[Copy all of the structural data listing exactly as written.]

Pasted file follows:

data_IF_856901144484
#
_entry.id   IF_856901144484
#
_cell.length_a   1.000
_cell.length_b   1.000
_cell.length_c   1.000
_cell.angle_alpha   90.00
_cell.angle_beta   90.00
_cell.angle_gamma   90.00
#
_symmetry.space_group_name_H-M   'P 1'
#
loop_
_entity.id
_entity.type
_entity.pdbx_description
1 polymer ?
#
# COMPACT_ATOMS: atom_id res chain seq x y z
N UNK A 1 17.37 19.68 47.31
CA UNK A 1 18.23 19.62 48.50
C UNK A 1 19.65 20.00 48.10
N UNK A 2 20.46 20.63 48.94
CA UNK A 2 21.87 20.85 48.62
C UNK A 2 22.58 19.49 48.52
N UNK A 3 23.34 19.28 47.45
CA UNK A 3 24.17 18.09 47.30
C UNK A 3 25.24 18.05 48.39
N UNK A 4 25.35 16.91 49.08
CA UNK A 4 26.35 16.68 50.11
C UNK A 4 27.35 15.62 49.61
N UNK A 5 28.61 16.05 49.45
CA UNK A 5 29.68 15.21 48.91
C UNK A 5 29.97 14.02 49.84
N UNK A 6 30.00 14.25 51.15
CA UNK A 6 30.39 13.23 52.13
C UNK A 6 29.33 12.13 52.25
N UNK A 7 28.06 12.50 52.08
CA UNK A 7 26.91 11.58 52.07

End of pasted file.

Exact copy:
data_IF_856901144484
#
_entry.id   IF_856901144484
#
_cell.length_a   1.000
_cell.length_b   1.000
_cell.length_c   1.000
_cell.angle_alpha   90.00
_cell.angle_beta   90.00
_cell.angle_gamma   90.00
#
_symmetry.space_group_name_H-M   'P 1'
#
loop_
_entity.id
_entity.type
_entity.pdbx_description
1 polymer ?
#
# COMPACT_ATOMS: atom_id res chain seq x y z
N UNK A 1 17.37 19.68 47.31
CA UNK A 1 18.23 19.62 48.50
C UNK A 1 19.65 20.00 48.10
N UNK A 2 20.46 20.63 48.94
CA UNK A 2 21.87 20.85 48.62
C UNK A 2 22.58 19.49 48.52
N UNK A 3 23.34 19.28 47.45
CA UNK A 3 24.17 18.09 47.30
C UNK A 3 25.24 18.05 48.39
N UNK A 4 25.35 16.91 49.08
CA UNK A 4 26.35 16.68 50.11
C UNK A 4 27.35 15.62 49.61
N UNK A 5 28.61 16.05 49.45
CA UNK A 5 29.68 15.21 48.91
C UNK A 5 29.97 14.02 49.84
N UNK A 6 30.00 14.25 51.15
CA UNK A 6 30.39 13.23 52.13
C UNK A 6 29.33 12.13 52.25
N UNK A 7 28.06 12.50 52.08
CA UNK A 7 26.91 11.58 52.07